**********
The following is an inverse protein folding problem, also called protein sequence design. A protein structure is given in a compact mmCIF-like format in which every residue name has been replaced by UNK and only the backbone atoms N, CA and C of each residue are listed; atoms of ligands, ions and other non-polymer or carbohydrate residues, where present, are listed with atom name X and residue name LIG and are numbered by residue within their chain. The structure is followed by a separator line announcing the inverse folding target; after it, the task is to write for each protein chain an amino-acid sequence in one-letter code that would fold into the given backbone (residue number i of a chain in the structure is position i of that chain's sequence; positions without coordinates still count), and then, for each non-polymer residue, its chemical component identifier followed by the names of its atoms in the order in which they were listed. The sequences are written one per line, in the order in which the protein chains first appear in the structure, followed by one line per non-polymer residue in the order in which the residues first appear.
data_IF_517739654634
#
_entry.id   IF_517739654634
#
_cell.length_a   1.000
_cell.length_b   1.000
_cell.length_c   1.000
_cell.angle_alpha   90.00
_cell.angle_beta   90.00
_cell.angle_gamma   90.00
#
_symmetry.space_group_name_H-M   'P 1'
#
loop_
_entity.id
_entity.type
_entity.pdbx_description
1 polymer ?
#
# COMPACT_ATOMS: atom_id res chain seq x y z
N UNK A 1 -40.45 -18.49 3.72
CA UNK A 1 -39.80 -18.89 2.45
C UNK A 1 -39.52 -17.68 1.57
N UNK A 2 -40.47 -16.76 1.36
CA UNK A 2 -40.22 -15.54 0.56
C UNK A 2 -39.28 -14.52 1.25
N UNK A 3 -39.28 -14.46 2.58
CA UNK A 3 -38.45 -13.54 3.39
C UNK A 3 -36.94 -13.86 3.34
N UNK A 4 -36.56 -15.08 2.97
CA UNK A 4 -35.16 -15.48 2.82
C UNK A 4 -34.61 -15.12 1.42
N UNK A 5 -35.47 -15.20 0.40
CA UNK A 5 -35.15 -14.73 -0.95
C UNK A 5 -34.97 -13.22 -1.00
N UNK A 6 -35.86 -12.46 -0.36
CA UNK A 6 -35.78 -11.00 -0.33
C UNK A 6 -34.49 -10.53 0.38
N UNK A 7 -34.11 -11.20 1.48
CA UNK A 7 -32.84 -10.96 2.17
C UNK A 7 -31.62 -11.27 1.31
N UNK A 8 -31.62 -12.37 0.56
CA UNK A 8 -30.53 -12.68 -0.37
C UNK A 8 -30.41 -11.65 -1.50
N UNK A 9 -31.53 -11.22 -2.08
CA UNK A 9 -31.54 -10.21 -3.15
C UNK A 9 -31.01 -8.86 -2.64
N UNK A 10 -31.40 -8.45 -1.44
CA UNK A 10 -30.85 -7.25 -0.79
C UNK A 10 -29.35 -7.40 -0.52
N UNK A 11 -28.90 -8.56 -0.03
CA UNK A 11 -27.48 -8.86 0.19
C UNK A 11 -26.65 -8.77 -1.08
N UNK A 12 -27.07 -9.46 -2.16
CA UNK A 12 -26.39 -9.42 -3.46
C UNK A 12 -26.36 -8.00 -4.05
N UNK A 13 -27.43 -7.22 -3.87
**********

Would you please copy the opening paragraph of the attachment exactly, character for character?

The following is an inverse protein folding problem, also called protein sequence design. A protein structure is given in a compact mmCIF-like format in which every residue name has been replaced by UNK and only the backbone atoms N, CA and C of each residue are listed; atoms of ligands, ions and other non-polymer or carbohydrate residues, where present, are listed with atom name X and residue name LIG and are numbered by residue within their chain. The structure is followed by a separator line announcing the inverse folding target; after it, the task is to write for each protein chain an amino-acid sequence in one-letter code that would fold into the given backbone (residue number i of a chain in the structure is position i of that chain's sequence; positions without coordinates still count), and then, for each non-polymer residue, its chemical component identifier followed by the names of its atoms in the order in which they were listed. The sequences are written one per line, in the order in which the protein chains first appear in the structure, followed by one line per non-polymer residue in the order in which the residues first appear.